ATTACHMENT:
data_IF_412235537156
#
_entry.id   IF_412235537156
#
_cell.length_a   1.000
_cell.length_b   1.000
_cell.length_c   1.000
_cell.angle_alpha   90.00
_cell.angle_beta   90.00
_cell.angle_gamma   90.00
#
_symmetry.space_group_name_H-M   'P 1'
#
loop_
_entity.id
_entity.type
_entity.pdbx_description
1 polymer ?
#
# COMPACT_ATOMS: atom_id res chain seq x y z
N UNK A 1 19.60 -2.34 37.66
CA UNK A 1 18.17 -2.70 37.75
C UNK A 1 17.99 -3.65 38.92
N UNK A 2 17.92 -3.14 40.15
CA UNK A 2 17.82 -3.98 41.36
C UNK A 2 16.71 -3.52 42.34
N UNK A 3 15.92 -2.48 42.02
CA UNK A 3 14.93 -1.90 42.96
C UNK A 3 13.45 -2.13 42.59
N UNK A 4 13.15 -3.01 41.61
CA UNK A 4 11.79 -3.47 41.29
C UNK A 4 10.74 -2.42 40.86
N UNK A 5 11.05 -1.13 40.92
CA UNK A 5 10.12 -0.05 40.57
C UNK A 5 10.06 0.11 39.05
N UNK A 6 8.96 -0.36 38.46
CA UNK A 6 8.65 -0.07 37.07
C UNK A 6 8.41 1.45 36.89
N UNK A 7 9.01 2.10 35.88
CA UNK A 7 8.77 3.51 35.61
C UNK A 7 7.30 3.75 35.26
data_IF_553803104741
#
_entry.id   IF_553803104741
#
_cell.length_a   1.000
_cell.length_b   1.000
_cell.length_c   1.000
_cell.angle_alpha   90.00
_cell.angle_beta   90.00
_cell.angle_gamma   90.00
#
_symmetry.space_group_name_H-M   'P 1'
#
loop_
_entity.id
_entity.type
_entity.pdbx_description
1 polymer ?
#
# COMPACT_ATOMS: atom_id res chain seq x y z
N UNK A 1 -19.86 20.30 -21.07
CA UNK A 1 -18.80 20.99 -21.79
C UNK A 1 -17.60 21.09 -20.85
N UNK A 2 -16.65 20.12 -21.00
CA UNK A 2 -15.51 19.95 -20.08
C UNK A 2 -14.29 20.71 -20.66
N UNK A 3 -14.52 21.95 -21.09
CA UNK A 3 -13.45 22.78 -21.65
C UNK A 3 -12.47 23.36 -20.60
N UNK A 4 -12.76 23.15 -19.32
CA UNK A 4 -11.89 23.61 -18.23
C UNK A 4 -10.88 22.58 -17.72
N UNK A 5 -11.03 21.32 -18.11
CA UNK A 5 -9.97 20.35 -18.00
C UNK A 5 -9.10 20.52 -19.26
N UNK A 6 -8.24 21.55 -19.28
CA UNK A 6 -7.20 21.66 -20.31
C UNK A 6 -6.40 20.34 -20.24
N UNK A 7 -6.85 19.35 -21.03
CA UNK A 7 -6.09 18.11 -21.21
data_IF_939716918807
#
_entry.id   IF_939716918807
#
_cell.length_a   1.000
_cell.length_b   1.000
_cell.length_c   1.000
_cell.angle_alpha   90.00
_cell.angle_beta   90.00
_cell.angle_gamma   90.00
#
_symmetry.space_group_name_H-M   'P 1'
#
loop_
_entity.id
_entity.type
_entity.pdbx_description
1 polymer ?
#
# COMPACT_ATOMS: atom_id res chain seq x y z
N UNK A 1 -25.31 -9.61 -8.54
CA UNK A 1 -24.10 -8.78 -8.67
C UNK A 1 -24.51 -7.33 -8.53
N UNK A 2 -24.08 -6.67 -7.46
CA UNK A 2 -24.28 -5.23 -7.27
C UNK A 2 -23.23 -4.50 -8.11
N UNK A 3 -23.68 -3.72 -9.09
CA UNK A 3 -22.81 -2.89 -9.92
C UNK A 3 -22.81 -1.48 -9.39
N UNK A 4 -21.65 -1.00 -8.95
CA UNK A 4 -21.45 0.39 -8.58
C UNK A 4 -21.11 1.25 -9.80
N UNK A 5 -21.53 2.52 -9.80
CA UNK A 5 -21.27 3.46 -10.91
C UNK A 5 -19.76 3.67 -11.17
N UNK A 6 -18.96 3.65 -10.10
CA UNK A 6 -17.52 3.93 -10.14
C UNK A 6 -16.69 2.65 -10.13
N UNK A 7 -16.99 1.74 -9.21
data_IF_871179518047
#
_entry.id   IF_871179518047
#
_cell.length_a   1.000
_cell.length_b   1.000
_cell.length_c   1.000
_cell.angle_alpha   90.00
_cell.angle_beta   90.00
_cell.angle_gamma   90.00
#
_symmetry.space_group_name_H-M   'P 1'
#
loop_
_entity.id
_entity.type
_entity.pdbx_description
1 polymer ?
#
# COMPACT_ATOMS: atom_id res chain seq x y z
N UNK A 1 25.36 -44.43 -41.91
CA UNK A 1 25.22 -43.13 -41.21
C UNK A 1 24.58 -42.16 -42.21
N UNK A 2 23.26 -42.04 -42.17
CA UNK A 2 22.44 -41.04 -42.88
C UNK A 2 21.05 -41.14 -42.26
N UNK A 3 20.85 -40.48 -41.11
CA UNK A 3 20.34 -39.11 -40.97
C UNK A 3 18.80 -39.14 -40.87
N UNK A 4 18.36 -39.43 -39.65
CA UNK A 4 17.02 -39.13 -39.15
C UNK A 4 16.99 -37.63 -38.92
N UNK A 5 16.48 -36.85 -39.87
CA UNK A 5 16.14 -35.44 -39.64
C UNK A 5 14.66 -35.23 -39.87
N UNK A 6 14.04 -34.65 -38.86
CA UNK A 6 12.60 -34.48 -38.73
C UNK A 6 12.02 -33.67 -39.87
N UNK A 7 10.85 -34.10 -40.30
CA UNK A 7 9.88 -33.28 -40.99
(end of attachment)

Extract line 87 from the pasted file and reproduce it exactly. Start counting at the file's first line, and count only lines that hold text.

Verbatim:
_cell.length_b   1.000